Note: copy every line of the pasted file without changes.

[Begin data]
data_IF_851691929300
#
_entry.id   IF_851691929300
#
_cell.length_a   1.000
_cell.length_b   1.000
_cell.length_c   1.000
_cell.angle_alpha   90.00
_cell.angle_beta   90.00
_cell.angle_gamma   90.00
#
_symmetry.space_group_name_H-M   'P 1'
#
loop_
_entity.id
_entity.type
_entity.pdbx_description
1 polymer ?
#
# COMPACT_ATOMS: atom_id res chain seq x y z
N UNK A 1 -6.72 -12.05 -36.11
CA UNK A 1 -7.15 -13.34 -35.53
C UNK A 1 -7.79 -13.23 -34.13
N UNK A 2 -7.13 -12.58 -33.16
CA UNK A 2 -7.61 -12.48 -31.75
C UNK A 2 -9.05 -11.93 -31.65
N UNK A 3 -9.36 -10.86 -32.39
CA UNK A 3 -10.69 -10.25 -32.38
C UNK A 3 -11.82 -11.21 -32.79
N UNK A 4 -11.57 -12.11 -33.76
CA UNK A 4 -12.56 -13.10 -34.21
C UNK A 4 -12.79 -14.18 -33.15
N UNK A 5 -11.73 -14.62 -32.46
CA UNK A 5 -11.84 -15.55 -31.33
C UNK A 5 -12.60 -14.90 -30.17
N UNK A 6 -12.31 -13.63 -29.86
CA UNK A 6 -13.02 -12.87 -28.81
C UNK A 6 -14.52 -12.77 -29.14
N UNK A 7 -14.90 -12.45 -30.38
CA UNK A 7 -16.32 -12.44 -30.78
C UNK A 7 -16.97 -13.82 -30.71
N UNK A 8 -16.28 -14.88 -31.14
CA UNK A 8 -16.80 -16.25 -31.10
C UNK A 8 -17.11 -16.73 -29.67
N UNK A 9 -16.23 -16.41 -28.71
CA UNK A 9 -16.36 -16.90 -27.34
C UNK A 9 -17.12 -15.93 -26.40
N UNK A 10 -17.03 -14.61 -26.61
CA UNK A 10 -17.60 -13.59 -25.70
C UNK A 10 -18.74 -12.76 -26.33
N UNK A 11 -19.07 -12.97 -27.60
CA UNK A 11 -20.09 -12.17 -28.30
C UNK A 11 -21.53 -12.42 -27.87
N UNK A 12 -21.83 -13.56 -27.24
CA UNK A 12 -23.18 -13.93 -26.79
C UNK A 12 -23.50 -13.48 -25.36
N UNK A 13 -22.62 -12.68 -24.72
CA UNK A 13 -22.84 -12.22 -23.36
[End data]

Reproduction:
data_IF_851691929300
#
_entry.id   IF_851691929300
#
_cell.length_a   1.000
_cell.length_b   1.000
_cell.length_c   1.000
_cell.angle_alpha   90.00
_cell.angle_beta   90.00
_cell.angle_gamma   90.00
#
_symmetry.space_group_name_H-M   'P 1'
#
loop_
_entity.id
_entity.type
_entity.pdbx_description
1 polymer ?
#
# COMPACT_ATOMS: atom_id res chain seq x y z
N UNK A 1 -6.72 -12.05 -36.11
CA UNK A 1 -7.15 -13.34 -35.53
C UNK A 1 -7.79 -13.23 -34.13
N UNK A 2 -7.13 -12.58 -33.16
CA UNK A 2 -7.61 -12.48 -31.75
C UNK A 2 -9.05 -11.93 -31.65
N UNK A 3 -9.36 -10.86 -32.39
CA UNK A 3 -10.69 -10.25 -32.38
C UNK A 3 -11.82 -11.21 -32.79
N UNK A 4 -11.57 -12.11 -33.76
CA UNK A 4 -12.56 -13.10 -34.21
C UNK A 4 -12.79 -14.18 -33.15
N UNK A 5 -11.73 -14.62 -32.46
CA UNK A 5 -11.84 -15.55 -31.33
C UNK A 5 -12.60 -14.90 -30.17
N UNK A 6 -12.31 -13.63 -29.86
CA UNK A 6 -13.02 -12.87 -28.81
C UNK A 6 -14.52 -12.77 -29.14
N UNK A 7 -14.90 -12.45 -30.38
CA UNK A 7 -16.32 -12.44 -30.78
C UNK A 7 -16.97 -13.82 -30.71
N UNK A 8 -16.28 -14.88 -31.14
CA UNK A 8 -16.80 -16.25 -31.10
C UNK A 8 -17.11 -16.73 -29.67
N UNK A 9 -16.23 -16.41 -28.71
CA UNK A 9 -16.36 -16.90 -27.34
C UNK A 9 -17.12 -15.93 -26.40
N UNK A 10 -17.03 -14.61 -26.61
CA UNK A 10 -17.60 -13.59 -25.70
C UNK A 10 -18.74 -12.76 -26.33
N UNK A 11 -19.07 -12.97 -27.60
CA UNK A 11 -20.09 -12.17 -28.30
C UNK A 11 -21.53 -12.42 -27.87
N UNK A 12 -21.83 -13.56 -27.24
CA UNK A 12 -23.18 -13.93 -26.79
C UNK A 12 -23.50 -13.48 -25.36
N UNK A 13 -22.62 -12.68 -24.72
CA UNK A 13 -22.84 -12.22 -23.36